1. Thanks Senf, I had exactly the same question…understand now…doh!🤦🏼‍♂️

    1. I’ve been concerned about Mrs. BD as well, we’ve had no word at all since the initial heads up.

  13. I struggled with this and didn’t particularly enjoy the challenge and was considerably hampered by 5d holding out until last and even then I needed help. I forgive myself and agree with Senf and StephenL inter alia on the basis that the second word should at least show an apostrophe ‘cos no way is it a single word. In addition a different 3-letter knight kept occurring to me for 27a so no help there. Joint Favs 15a and 21d. Thank you Dada and Senf.

    1. Thanks so much Senf for the terrific Paul Anka/Ol’ Blue Eyes combination performance – very nostalgic. I recently went to a funeral where “My Way” was played – perfect!

  14. Whilst it took a while to get a handle on this cracker it was worth the effort . A few hold ups on the way so
    I found so many clues to be worthy so the puzzle itself gets Clue of the day.
    Many thanks to Senf & Dada for a stunner of a puzzle.

  15. I liked this Dada puzzle a lot as I found it only a tad quirky today, **/***** as it was a fun solve needing only 3 hints throughout.
    For favourites other than the “4 long ‘uns”, to quote Senf, I liked 12a, 15a, 4d & 19d. To hard to pick a favourite as this was a well clued offering and all the clues worth being COTD. It was a great start to the day.

    Thanks to Dada and Senf for the Sunday fun.

  16. A mixed bag for me, and should have been easier having solved 3 of the 15 letter clues. 5d was the holdout, just couldn’t think of anything that meant hypocrite or fashion. Could see 26a was an anagram, but was a bung I as I didn’t know the word. However, did solve 1d despite zero cricket knowledge, just had to be. Definitely quirky today. Thanks to Dada and Senf.
    On a worrying note we had three notifications of residents in our neighborhood (320 houses) with Covid yesterday, all double vaccinated, so this not over yet.

    1. I’m worried about my pool man, he’s normally so reliable and answers my phone calls toot suite. He was supposed to be here five days ago to work on my pool pump, no sign of him. I get concerned too about these aides, I know nothing about them, they could be cavorting all over town for all I know.

    2. We sadly lost a friend a week ago, mid 50s, double jabbed and healthy. It hit him really hard and very quickly.

  17. I really enjoyed this Dada, normally I’m not on wavelength; not easy but very doable. I got stuck in the SW and needed the hint for 21d, which helped for 26a, I had to look it up, never heard of it. The long ‘uns were a treat, except 5d, I had to write that out on my paper with the checking letters before bunging in an answer, a pure guess. So much good stuff here, I think fave is 20a as one of my first in.
    Thank you Dada, maybe I’m learning how to crack the code? Thanks to you Senf for getting me going again.
    My neighbour is away for the week, I need to see if I can get someone to get my newspaper for me. I never did manage to teach Sadie how to do it like my other labradors did!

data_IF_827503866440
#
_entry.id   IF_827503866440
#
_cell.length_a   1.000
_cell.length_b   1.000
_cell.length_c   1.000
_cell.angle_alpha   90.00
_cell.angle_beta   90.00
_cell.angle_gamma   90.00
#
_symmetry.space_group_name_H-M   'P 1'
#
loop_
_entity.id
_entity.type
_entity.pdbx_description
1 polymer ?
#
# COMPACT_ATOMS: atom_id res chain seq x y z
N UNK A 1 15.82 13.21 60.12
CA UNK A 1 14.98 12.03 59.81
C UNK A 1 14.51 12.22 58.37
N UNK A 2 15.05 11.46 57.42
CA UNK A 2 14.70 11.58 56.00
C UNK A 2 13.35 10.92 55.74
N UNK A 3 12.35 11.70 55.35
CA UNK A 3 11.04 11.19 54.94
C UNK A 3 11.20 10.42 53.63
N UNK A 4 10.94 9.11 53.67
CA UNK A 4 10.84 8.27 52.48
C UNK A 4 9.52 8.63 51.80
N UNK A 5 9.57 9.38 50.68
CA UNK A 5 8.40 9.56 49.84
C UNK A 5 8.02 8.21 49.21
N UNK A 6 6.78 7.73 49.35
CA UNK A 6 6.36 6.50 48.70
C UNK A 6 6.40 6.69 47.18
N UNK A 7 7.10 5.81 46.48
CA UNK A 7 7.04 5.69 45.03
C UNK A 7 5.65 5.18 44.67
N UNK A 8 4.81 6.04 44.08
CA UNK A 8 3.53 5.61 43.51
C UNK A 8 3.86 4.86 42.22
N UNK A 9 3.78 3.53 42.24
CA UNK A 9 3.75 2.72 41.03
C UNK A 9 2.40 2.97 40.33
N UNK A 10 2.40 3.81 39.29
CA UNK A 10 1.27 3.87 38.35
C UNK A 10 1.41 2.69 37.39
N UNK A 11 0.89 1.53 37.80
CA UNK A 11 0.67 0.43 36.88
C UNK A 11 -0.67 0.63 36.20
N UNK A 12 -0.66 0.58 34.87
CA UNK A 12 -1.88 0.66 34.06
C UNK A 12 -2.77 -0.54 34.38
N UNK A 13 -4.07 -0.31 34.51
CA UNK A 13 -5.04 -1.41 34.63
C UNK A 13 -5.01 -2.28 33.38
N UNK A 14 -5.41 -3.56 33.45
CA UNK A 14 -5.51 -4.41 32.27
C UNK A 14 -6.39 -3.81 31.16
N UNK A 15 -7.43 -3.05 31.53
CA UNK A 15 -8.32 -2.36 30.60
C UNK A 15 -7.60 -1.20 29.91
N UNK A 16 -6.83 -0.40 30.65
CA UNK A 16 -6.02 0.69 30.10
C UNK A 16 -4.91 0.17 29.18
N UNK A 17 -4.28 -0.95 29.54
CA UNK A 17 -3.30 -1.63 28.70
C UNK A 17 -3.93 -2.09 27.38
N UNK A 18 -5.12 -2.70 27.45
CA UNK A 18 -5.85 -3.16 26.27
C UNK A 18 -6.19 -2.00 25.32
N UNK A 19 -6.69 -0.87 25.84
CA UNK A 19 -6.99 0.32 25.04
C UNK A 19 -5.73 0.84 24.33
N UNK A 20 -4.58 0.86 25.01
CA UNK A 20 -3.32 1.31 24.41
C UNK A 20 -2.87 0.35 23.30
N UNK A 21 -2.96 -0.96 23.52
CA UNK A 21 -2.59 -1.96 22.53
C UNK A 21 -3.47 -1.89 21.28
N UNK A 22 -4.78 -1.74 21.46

18. Well I found this one tough. Needed a lot of help from Senf to get finished. I see to be bucking the trend as I really enjoyed yesterday’s puzzle , today’s not so much. I am beginning to doubt that I will ever get on to Dada’s wavelength.
    But I will persevere.

    Thanks to Dada and to Senf.

    I hadn’t seen anything about Mrs BD…..hope she is OK or at least improving whatever the trouble is.

  19. Thanks to Dada and to Senf for the hints. Super crossword, I think Dada was a bit spaced out, with 18d&26a, great stuff. Just needed the hints for 6d, my last one in. So many clever clues, especially the three-letter answers. Favourite was 27a. Was 3* / 4* for me.

  20. Am I right in “remembering” Colin Parsons used to set the Sunday cryptics?

  21. All done in good time and thoroughly enjoyed – thanks as always to Dada for the excellent challenge, and of course to Senf for the hints…especially the extra one above to help parse 27A!👍 Sometimes I just can’t see the wood for the trees! Anyway, stay safe up there in Canadialand 😜

  22. An earlier post disappeared so here’s a short version. I had the same problem as most people with 5d so relied on Senf’s hint. Thank you. Thanks to Dada. Favourites 12 and 20a and 4 and 24d. I revisited yesterday’s which was a largely unsolved mystery and the answers flew in. Strange isn’t it?

  23. The usual brilliant stuff from Dada, my favourite setter…..struggled with 5d but has to be COTD….

  24. How can one choose a COTD from this magnificent collection. If cryptic xwords were part of the olympics Dada would deserve a gold medal. This was finished almost unaided. I didn’t know 26a but it had to be what it had to be. The LOI was 6d where I needed e-help. I can’t think why, perhaps my brain was utterly exhausted by then. Thanks to Dada for the really enjoyable struggle and to Senf for all the hard work.

  25. P.S. I am convinced that it is only because of all that I have learnt in the past few months from this blog that I was able to virtually complete this very difficult puzzle. So very many thanks to all the bloggers, and thanks for the pleasure I have had as well.